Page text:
When Cops Shoot Dogs

Scope Of The Problem

Police defense attorney Laura Scarry noted this year in an excellent presentation at the annual conference of ILEETA, the International Law Enforcement Educators and Trainers Association, negative publicity and lawsuits over police shootings of aggressive dogs are on the rise. I sat in that large class and noticed how many cops in attendance nodded affirmatively as she spoke. “Backlash” against police use of deadly force on canines is definitely increasing. There’s at least one website devoted to us evil JBTs (“jack-booted thugs”) who supposedly murder beloved family pets.

In the year 2010, there were 30 incidents in which New York City Police Officers used their guns to defend against animal attacks, in comparison to 33 incidents in which they had to defensively fire at human beings. The figure comes from that year’s SOP-9 report, Standard Operating Procedure Number Nine being the intensive analysis of every discharge of an officer’s weapon outside of the training range; a study that has been in effect for more than four decades. Twenty-nine of those 30 cases involved dogs, and the remaining incident involved a raccoon.

In several of those incidents, someone was bitten before the shots were fired. Sometimes an innocent citizen, sometimes a cop. When cops shoot dogs there is generally a very good reason.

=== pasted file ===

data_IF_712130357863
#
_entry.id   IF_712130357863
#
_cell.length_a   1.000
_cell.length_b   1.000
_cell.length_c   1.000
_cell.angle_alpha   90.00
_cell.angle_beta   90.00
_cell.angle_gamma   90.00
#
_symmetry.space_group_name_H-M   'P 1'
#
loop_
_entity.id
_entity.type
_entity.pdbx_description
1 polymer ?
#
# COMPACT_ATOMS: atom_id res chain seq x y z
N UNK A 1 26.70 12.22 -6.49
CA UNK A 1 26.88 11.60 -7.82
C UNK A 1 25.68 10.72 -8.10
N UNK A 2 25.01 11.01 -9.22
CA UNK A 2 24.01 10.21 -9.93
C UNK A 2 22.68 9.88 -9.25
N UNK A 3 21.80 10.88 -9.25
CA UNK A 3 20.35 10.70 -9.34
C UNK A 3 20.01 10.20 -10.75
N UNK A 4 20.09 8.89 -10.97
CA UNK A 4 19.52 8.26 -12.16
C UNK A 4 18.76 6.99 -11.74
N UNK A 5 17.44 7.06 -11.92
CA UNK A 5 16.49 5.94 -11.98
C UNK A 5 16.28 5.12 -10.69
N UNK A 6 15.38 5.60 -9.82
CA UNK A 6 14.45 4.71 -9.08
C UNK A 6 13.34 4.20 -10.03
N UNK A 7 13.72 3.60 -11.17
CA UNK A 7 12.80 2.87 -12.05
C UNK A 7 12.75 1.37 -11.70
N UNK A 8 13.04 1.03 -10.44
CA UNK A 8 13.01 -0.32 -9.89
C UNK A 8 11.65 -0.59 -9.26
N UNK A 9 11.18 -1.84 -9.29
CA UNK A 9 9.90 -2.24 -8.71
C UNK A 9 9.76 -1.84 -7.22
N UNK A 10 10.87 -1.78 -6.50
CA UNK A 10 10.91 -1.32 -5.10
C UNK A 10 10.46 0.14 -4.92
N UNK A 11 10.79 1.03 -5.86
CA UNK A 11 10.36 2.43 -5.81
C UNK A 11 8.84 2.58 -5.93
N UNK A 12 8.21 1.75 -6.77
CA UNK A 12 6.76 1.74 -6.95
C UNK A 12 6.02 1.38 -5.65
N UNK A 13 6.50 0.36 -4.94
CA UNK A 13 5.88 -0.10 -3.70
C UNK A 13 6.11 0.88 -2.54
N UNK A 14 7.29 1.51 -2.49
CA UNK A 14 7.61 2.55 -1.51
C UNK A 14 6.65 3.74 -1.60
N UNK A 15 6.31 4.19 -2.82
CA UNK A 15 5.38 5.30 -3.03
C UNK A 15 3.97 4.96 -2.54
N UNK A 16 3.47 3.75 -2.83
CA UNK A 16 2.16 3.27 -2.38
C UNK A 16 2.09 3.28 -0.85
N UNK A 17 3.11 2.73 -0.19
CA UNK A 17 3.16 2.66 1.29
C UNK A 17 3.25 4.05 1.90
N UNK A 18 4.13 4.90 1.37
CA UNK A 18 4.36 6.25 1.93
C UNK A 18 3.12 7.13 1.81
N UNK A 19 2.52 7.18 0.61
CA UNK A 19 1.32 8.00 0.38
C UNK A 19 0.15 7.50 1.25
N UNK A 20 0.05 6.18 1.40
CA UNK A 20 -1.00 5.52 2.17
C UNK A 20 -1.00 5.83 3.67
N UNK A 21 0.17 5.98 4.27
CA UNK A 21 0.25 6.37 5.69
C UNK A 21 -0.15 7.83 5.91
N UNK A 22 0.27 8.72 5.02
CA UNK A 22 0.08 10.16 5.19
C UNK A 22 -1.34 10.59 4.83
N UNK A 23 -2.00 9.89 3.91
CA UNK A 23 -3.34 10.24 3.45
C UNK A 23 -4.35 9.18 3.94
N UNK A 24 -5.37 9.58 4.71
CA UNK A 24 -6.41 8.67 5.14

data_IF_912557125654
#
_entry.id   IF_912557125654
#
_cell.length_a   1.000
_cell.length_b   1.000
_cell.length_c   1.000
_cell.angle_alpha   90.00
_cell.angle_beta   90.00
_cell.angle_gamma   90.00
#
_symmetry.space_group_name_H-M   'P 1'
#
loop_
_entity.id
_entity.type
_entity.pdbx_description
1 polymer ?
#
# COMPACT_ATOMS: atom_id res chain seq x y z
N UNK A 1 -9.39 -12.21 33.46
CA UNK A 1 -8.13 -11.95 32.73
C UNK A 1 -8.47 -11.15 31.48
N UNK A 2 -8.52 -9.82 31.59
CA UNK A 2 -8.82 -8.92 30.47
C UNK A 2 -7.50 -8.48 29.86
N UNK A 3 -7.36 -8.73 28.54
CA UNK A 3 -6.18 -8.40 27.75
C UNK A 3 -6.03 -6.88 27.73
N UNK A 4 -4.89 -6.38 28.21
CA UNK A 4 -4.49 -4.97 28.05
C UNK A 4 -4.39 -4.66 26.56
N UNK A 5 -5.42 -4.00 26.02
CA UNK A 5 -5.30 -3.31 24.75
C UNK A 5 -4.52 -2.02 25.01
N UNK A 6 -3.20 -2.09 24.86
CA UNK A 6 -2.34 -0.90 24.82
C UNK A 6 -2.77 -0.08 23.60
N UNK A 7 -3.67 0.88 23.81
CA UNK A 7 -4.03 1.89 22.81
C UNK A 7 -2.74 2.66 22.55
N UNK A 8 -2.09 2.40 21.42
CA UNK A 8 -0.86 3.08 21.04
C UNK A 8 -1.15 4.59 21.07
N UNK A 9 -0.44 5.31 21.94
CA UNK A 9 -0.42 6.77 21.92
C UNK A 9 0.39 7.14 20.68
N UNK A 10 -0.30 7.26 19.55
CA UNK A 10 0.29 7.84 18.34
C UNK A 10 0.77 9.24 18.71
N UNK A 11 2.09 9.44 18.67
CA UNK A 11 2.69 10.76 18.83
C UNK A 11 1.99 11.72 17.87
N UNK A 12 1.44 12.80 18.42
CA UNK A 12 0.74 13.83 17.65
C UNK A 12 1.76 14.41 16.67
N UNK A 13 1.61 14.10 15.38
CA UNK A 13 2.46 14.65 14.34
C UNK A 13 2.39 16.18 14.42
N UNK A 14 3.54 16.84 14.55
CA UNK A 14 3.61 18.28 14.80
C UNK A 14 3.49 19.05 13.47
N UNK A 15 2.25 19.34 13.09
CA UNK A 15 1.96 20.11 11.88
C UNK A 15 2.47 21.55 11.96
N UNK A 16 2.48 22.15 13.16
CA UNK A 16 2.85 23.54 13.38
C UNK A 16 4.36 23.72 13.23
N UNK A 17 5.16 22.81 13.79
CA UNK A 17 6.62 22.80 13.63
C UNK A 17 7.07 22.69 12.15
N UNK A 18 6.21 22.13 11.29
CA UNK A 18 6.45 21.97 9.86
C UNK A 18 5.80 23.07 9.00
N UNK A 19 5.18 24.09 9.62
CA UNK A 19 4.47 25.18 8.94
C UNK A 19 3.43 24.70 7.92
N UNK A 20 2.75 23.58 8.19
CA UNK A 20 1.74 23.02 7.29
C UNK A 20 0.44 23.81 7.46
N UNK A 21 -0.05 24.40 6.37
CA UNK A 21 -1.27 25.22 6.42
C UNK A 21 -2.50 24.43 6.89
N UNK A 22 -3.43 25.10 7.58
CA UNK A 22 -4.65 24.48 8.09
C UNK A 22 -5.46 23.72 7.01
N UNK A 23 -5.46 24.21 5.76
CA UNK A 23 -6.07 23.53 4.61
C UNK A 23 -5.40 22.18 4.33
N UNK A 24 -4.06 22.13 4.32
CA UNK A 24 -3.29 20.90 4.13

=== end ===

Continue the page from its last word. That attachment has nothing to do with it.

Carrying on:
By Massad Ayoob

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4 thoughts on “When Cops Shoot Dogs

  1. Bryant

    This is a growing issue which is now pitting the police against the general public. The truly discouraging part is instead of the police departments owning up to these rogue officers, they are instead covering for them. Their unions are doing the same even with overwhelming evidence agains these officers.

    There is absolutely no excuse with all the alternatives available, like simple pepper spray or catch poles, that these officers should be using lethal force as a first line of defense.

    To make matters even worse, many of these officers are trespassing on private citizens’ property when these incidents take place.

    Fortunately, the general public now have tools, such as cell phone video, to hold these officers accountable for their actions. The bottom line is our officers have take an oath to protect and serve us. We are now holding them responsible to that oath.

    To you officers, if you are afraid of the dogs that at least 40% of us own, it’s time to find a new line of work.

      1. Daniel Bishop

        Wow you kinda took it to the extreme end of the spectrum there…I’m pretty sure he wasn’t defending a child mauling, red-eyed rabid chupacabra. Unfortunately, not all cops are trustworthy outstanding citizens like you would think. A lot of them are just in it for the power. By all means if a sasqwatch is mauling and old nursing home lady, kill it!…but a family dog that gets shot because it bares it’s teeth threateningly at an officer, because the officer is trespassing or to lazy to use LTL weapons, is just wrong. The officer should face criminal charges for it.

  2. J. Sheckelty

    I don’t think what Clifford wrote is extreme at all. A year or so ago I had to shoot a large pit bull that was killing our dog and about to attack my wife. We were out walking our dog, and the PB came from the owners yard and attacked us in the street!

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